1. On all three occasions over the decades that I have seen a drastic loss of oil pressure on the gauge, and investigated, it was the oil pressure sender itself that had sprung a large leak. So I tend to regard those as not very essential. Unless the dark stripe behind you leaving from the qwik-e-lube isn’t enough clue they didn’t tighten your filter or drain plug right.

        1. Oil and temp sensors are vital to learn when your car is having low oil pressure which can be caused by several things, including leaks. Temp sensor will tell you when engine temperature is going north, if you pay attention you may save the engine….yes, sensors may leak or go bad, but believe me, it’s better to have them sitting there for years just telling you all is ok!

      2. The “gauges are fake” is highly dependent on what manufacturer you bought your car from.
        I have seen some where the gauge snaps to a “good” position as soon as the engine is running, and stays there until you turn off the key… And ridiculed the vehicle for it as well.

        There are others which still have functional indicators.
        The VW that the article is about appears to be a mk4 based on the gauge layout. Based on that assumption, and my experience with those years of cars, I have seen only one gauge that is spoofed, and that is just damping the motion of the temp gauge when it’s near 190°F. Anything from ~175 to 205 will show as a steady 190°, before it starts to swing up from there if the engine is overheating.
        Idiot light for oil pressure, driven by an actual pressure sensor.
        No indicator for the Intake temp, intake pressure (on the turbocharged diesel I have), no MAF indicator…

        Hooking up a ELM327 dongle and pairing it with the Torque app, I have nearly instant access to any of the information that the computer collects, and a few more that can be calculated from the provided information.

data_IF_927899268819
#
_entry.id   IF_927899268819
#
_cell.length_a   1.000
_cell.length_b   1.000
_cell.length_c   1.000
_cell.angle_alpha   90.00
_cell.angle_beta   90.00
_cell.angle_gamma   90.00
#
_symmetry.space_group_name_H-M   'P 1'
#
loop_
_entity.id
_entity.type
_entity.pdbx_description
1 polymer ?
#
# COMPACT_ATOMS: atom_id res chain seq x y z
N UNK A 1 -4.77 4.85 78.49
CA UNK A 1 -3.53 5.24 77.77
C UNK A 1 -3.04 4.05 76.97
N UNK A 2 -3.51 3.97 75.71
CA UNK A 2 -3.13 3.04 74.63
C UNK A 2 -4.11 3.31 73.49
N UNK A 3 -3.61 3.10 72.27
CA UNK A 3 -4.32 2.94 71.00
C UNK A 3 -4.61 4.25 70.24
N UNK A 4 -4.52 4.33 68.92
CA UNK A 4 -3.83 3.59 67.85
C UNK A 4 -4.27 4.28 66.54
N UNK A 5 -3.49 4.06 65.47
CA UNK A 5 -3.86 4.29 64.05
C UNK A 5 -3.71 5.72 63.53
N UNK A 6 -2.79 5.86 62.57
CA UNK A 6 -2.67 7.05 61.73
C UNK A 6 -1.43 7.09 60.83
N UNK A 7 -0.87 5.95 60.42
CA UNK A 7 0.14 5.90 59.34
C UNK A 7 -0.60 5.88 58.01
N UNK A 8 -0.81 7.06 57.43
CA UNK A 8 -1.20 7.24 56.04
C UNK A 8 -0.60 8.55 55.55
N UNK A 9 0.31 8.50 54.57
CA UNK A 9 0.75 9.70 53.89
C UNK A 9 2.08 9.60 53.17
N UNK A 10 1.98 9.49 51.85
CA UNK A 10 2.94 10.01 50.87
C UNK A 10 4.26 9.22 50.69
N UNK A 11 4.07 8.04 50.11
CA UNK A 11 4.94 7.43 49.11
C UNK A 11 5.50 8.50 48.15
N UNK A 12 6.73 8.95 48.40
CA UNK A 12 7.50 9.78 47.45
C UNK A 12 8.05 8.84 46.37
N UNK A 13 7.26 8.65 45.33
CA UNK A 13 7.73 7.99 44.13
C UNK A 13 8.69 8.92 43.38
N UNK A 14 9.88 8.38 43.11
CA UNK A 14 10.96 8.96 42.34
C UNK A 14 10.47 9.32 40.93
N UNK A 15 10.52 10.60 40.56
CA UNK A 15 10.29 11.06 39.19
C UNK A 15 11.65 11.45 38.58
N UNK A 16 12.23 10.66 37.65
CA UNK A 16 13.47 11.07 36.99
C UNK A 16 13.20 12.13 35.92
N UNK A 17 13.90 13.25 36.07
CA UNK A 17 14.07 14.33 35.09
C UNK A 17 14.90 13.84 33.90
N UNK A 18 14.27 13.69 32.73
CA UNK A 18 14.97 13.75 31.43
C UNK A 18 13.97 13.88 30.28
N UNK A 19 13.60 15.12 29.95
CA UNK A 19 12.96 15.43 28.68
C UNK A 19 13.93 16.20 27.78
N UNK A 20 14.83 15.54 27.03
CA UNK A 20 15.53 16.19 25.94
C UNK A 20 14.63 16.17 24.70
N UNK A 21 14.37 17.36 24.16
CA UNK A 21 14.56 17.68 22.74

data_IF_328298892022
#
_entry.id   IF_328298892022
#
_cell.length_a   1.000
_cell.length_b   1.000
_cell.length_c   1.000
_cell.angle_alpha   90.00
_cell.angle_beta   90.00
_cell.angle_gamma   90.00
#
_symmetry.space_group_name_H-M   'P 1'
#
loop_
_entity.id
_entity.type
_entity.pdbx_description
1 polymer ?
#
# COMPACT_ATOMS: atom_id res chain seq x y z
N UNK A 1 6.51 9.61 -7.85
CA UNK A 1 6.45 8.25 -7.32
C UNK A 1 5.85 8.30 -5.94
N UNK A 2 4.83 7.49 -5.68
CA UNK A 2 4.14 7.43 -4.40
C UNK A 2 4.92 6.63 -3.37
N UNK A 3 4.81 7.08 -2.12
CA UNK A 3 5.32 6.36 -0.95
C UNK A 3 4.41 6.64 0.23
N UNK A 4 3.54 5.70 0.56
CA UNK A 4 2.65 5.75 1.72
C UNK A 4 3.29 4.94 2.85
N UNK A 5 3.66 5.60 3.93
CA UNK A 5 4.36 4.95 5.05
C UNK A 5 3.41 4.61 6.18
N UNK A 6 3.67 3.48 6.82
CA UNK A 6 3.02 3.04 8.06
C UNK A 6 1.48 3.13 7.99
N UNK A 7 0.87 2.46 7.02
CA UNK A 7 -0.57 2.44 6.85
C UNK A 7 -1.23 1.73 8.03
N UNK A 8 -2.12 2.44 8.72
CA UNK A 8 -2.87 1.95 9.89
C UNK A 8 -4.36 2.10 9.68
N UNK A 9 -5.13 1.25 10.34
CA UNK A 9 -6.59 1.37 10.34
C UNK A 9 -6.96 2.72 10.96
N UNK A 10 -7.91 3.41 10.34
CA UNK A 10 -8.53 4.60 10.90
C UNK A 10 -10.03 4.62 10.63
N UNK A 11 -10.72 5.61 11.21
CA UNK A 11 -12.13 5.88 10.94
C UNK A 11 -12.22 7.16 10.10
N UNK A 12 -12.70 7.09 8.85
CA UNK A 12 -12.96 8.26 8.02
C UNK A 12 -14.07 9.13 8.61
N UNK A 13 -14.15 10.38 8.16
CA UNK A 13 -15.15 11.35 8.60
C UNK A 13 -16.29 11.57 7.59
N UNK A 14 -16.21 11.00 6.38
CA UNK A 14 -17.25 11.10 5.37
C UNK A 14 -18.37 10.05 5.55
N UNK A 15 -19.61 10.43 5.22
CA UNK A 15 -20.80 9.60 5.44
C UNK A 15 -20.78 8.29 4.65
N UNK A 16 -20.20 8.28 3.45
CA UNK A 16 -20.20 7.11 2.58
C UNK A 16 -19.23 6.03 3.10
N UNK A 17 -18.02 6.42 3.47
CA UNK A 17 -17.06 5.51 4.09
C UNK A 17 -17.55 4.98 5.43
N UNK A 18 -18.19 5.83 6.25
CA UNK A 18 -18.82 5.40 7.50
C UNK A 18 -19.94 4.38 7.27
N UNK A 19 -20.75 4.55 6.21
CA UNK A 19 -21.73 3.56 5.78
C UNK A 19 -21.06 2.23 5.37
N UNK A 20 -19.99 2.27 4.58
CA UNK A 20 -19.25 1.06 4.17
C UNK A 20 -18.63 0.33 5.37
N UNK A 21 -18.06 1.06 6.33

That said, there are definitely parts of the OBD-II data stream that aren’t accessible with the generic code reader dongles.
        If I really want to know what is going on in my ECU, I have to plug in a VCDS cable and load the matching software. That gives me access to adjusting, calibrating, and live data stream for many functions that are not part of the OBD-II protocol.
        (Then again, who cares the exact status of all five cruise control input switches, or the behavior of the keyless entry remote in regard to power windows, when you just want to know how your engine is running?)

      3. “All of the gauges in your car are fake.”

        Bollocks.
        I had a TT whose coolant temperature would never reach 90 degrees, it would stay at around 70, as shown on the gauge. At one point the thermostat failed and was replaced. The gauge would now go up to 90 and I also noticed the heating worked a lot better.

      4. Before the OBD I days, rumor has it that Ford dealers would have customers complain that oil pressure was lower when the engine was warm, and to fix it. That’s why every Ford car and truck that have oil pressure gauges, since the OBD I days, have fake gauges, and just an oil pressure switch that turns on with as little as 5psi of oil pressure, and showing normal on the gauge (slightly higher than center)

        On my 2006 Ford F-150 5.4L, I installed an AutoMeter oil pressure sensor (and gauge) on a T with the oil pressure switch. Normal when cold is 70-75psi, and 25-30psi when warmed all the way up

        1. Both my 99 and 02 Silverado had functioning oil pressure gauges. They’d do the same – higher when cold, lower when hot. Rev the engine and it would go up. Same with battery voltage and engine temp.

      5. “Synthetic” is not the same as “fake”,
        Some of the information might be “massaged” or derived from other sources, but that doesn’t mean the information is meaningless or false.

        1. Yes, yes it is, according to the dictionary, the thesaurus, and common use.

          When your projects catch fire because the components from China aren’t what they claim to be, do you just say “Oh, those aren’t fake. They are just synthetic.” Hilarity ensues. I have a “synthetic” bridge to sell you…

          Information that is “massaged” to the point of providing meaningless or false information is meaningless and false.